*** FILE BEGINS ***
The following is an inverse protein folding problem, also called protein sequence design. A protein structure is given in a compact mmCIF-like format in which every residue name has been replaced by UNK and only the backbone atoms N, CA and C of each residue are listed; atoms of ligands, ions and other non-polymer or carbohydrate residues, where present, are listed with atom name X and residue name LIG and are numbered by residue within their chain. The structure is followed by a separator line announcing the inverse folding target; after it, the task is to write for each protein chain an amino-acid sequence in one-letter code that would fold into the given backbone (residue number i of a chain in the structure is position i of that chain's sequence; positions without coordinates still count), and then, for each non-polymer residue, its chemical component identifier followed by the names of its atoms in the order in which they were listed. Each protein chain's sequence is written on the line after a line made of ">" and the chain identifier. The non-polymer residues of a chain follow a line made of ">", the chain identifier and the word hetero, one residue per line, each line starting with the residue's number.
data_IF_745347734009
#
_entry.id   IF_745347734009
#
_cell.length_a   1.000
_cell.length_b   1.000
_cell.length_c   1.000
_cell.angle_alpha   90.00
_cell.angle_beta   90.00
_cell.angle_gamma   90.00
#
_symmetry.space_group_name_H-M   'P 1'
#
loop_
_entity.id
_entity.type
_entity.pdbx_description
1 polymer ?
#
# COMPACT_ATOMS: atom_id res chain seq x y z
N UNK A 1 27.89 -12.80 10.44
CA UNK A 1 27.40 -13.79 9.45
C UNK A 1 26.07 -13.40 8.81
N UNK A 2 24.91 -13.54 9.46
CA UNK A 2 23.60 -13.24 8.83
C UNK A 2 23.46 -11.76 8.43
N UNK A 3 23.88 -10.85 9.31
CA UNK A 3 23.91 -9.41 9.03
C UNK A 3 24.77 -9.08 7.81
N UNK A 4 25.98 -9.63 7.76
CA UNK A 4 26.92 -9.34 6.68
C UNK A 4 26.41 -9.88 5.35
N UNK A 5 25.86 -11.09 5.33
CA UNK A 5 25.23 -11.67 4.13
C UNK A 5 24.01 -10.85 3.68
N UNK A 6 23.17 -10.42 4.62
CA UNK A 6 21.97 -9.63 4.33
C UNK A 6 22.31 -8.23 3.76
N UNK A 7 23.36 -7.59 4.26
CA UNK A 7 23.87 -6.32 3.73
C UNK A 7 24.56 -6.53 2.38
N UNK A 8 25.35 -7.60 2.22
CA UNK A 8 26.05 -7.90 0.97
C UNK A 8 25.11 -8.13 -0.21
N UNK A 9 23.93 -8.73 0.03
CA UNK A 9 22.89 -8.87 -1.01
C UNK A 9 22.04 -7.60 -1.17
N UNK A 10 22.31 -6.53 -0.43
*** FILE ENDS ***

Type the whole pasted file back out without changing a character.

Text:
The following is an inverse protein folding problem, also called protein sequence design. A protein structure is given in a compact mmCIF-like format in which every residue name has been replaced by UNK and only the backbone atoms N, CA and C of each residue are listed; atoms of ligands, ions and other non-polymer or carbohydrate residues, where present, are listed with atom name X and residue name LIG and are numbered by residue within their chain. The structure is followed by a separator line announcing the inverse folding target; after it, the task is to write for each protein chain an amino-acid sequence in one-letter code that would fold into the given backbone (residue number i of a chain in the structure is position i of that chain's sequence; positions without coordinates still count), and then, for each non-polymer residue, its chemical component identifier followed by the names of its atoms in the order in which they were listed. Each protein chain's sequence is written on the line after a line made of ">" and the chain identifier. The non-polymer residues of a chain follow a line made of ">", the chain identifier and the word hetero, one residue per line, each line starting with the residue's number.
data_IF_745347734009
#
_entry.id   IF_745347734009
#
_cell.length_a   1.000
_cell.length_b   1.000
_cell.length_c   1.000
_cell.angle_alpha   90.00
_cell.angle_beta   90.00
_cell.angle_gamma   90.00
#
_symmetry.space_group_name_H-M   'P 1'
#
loop_
_entity.id
_entity.type
_entity.pdbx_description
1 polymer ?
#
# COMPACT_ATOMS: atom_id res chain seq x y z
N UNK A 1 27.89 -12.80 10.44
CA UNK A 1 27.40 -13.79 9.45
C UNK A 1 26.07 -13.40 8.81
N UNK A 2 24.91 -13.54 9.46
CA UNK A 2 23.60 -13.24 8.83
C UNK A 2 23.46 -11.76 8.43
N UNK A 3 23.88 -10.85 9.31
CA UNK A 3 23.91 -9.41 9.03
C UNK A 3 24.77 -9.08 7.81
N UNK A 4 25.98 -9.63 7.76
CA UNK A 4 26.92 -9.34 6.68
C UNK A 4 26.41 -9.88 5.35
N UNK A 5 25.86 -11.09 5.33
CA UNK A 5 25.23 -11.67 4.13
C UNK A 5 24.01 -10.85 3.68
N UNK A 6 23.17 -10.42 4.62
CA UNK A 6 21.97 -9.63 4.33
C UNK A 6 22.31 -8.23 3.76
N UNK A 7 23.36 -7.59 4.26
CA UNK A 7 23.87 -6.32 3.73
C UNK A 7 24.56 -6.53 2.38
N UNK A 8 25.35 -7.60 2.22
CA UNK A 8 26.05 -7.90 0.97
C UNK A 8 25.11 -8.13 -0.21
N UNK A 9 23.93 -8.73 0.03
CA UNK A 9 22.89 -8.87 -1.01
C UNK A 9 22.04 -7.60 -1.17
N UNK A 10 22.31 -6.53 -0.43